According to a search of the BOP database system, Labarge filed only one administrative tort claim, TRT-NERO-2015-04861, and it concerns an allegation of insufficient recreation while housed in the SHU at USP Canaan. (Doc. 44, ¶ 77). The Northeast Regional Office denied the claim on December 23, 2015. (Id. at 78). The database search indicated that Labarge failed to administratively exhaust any other issues referenced in his complaint and filed under the Federal Tort Claims Act. (Id. at 79).

         It is undisputed that Labarge failed to file an administrative tort claim with regard to the negligence, assault and battery, and intentional infliction of emotional distress claims as required by 28 U.S.C. § 2675(a). We therefore lack subject matter jurisdiction over these claims.

         B. Rule 12(b)(6) Motion to Dismiss

         In rendering a decision on a motion to dismiss, a court should not inquire “whether a plaintiff will ultimately prevail but whether the claimant is entitled to offer evidence to support the claims.” Scheuer v. Rhodes, 416 U.S. 232, 236 (1974); Nami v. Fauver, 82 F.3d 63, 66 (3d Cir. 1996). The court must accept as true the factual allegations in the complaint and draw all reasonable inferences from them in the light most favorable to the plaintiff. Innis v. Wilson, 334 F. App'x 454, 456 (3d Cir. 2009) (citing Phillips v. County of Allegheny, 515 F.3d 224, 229 (3d Cir. 2008)). A district court ruling on a motion to dismiss generally “relies on the complaint, attached exhibits, and matters of public record.” Sands v. McCormick, 502 F.3d 263, 268 (3d Cir. 2007).

         However, “the tenet that a court must accept as true all of the allegations contained in a complaint is inapplicable to legal conclusions.” Ashcroft v. Iqbal, 556 U.S. 662, 678 (2009) (“Threadbare recitals of the elements of a cause of action, supported by mere conclusory statements, do not suffice.”). “First, the factual and legal elements of a claim should be separated.” Fowler v. UPMC Shadyside, 578 F.3d 203, 210 (3d Cir. 2009). Second, the court must then determine whether the complaint states a plausible claim for relief, which is “a context-specific task that requires the reviewing court to draw on its judicial experience and common sense.” Id. at 211 (citing Iqbal, 556 U.S. at 679); see also 28 U.S.C. § 1915A(b) (directing the court to identify cognizable claims and to dismiss any portion of the complaint that fails to state a claim). “[W]here the well-pleaded facts do not permit the court to infer more than the mere possibility of misconduct, the complaint has alleged -- but it has not ‘show[n]' -- ‘that the pleader is entitled to relief.'” Iqbal, 556 U.S. at 679; Fed.R.Civ.P. 8(a)(2).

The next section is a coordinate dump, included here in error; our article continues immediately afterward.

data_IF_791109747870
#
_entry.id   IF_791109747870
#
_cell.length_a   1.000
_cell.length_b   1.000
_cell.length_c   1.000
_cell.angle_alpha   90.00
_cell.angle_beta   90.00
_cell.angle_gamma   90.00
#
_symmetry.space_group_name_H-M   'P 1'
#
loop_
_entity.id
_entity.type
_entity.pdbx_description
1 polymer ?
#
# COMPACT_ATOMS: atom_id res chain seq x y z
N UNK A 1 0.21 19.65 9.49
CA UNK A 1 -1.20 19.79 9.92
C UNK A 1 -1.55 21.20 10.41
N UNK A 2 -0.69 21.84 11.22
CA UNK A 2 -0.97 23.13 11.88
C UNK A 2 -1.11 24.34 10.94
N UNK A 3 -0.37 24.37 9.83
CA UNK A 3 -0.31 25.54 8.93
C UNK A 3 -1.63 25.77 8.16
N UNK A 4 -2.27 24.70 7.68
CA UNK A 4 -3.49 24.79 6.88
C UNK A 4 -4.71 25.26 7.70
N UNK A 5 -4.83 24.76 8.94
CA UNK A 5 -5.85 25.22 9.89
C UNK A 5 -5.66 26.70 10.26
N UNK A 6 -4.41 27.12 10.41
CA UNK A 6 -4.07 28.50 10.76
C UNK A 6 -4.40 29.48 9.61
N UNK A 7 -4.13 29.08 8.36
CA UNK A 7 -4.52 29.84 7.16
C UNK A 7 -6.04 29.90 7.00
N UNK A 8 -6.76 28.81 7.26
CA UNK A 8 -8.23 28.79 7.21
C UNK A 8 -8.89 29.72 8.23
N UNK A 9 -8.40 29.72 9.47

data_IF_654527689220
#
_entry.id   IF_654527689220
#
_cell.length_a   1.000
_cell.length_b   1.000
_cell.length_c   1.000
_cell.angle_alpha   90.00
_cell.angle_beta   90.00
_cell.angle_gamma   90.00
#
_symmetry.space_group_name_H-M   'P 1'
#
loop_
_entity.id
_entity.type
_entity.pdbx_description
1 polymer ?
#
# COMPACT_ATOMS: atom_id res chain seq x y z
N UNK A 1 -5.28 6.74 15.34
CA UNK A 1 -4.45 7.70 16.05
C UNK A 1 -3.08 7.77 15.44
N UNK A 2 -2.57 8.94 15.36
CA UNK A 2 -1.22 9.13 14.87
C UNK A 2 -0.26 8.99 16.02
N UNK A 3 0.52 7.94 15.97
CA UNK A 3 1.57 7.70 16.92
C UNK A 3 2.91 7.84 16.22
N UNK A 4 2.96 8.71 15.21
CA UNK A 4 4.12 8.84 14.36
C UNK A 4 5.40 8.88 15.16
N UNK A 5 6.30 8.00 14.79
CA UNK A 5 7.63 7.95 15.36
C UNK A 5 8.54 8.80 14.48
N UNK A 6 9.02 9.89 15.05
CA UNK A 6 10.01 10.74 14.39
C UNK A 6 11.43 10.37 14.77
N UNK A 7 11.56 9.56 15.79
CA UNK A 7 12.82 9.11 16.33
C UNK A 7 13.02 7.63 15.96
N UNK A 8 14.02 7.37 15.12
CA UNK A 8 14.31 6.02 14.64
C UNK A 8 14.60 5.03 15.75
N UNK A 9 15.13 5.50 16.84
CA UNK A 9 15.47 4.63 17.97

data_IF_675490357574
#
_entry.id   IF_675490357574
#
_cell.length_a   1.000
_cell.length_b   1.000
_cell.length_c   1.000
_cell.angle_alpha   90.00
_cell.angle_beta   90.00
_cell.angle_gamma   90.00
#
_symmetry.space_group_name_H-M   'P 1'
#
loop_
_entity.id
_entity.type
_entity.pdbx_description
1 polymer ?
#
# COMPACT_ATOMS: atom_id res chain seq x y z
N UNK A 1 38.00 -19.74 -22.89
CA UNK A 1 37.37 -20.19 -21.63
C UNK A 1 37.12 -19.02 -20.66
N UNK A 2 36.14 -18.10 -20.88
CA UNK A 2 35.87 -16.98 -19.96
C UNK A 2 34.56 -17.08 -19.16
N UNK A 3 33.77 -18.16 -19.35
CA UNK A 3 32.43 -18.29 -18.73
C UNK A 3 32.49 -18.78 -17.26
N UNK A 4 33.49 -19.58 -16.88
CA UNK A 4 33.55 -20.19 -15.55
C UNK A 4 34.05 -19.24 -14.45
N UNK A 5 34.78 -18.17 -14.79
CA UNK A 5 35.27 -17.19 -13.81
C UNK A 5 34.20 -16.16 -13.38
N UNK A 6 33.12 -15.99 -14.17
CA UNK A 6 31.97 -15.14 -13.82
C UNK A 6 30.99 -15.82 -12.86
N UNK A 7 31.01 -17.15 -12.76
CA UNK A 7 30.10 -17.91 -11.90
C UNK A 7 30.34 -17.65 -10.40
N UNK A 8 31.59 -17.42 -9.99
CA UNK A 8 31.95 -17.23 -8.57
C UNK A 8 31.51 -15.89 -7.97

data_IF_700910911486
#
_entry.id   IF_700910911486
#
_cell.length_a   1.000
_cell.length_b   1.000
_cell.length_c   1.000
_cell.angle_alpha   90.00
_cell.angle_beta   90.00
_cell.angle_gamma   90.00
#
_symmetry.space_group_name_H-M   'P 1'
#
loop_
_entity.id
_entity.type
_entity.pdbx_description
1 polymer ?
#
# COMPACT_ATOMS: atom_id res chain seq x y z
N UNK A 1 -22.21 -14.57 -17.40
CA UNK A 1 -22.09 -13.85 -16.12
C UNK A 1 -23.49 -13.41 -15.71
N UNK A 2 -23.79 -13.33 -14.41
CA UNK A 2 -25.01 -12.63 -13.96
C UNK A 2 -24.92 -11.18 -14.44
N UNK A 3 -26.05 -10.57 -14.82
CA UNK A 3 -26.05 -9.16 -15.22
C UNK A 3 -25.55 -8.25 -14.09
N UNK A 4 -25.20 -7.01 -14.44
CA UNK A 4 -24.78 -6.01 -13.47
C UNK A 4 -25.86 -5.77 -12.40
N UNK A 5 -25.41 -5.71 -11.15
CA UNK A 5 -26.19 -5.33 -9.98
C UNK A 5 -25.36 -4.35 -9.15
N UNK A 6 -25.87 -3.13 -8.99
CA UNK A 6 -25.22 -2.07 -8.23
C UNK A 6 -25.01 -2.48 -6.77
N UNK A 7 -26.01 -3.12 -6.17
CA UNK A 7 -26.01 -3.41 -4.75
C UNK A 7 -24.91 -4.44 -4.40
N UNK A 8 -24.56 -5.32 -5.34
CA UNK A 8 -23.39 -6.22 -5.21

The FTCA waiver of sovereign immunity is subject to several requirements and limitations. CNA v. United States, 535 F.3d 132, 138 (3d Cir. 2008). One of these limitations is found in § 1346(b)(2), which provides:

No person convicted of a felony who is incarcerated while awaiting sentencing or while serving a sentence may bring a civil action against the United States or an agency, officer, or employee of the Government, for mental or emotional injury suffered while in custody without a prior showing of physical injury.

28 U.S.C. §1346(b)(2). This section requires a showing of less-than significant-but-more-than-de minimis physical injury as a predicate to allowing the successful pleading of an emotional injury. Mitchell v. Horn, 318 F.3d 523, 536 (3d Cir. 2003).

         Labarge alleges that between the dates of March 25, 2015, and April 12, 2015, he was not permitted to go to recreation on at least six occasions. (Doc. 1, ¶¶ 83, 86-87). He contends that the denial of recreation “resulted in pain and suffering for the plaintiff, exacerbating chronic conditions and becoming a de facto injury.” (Doc. 1, ¶ 131). In its motion to dismiss, the United States argues that, in seeking compensation for pain and suffering, Labarge is attempting to advance a claim for mental or emotional injury without alleging prior physical injury as required by 28 U.S.C. ...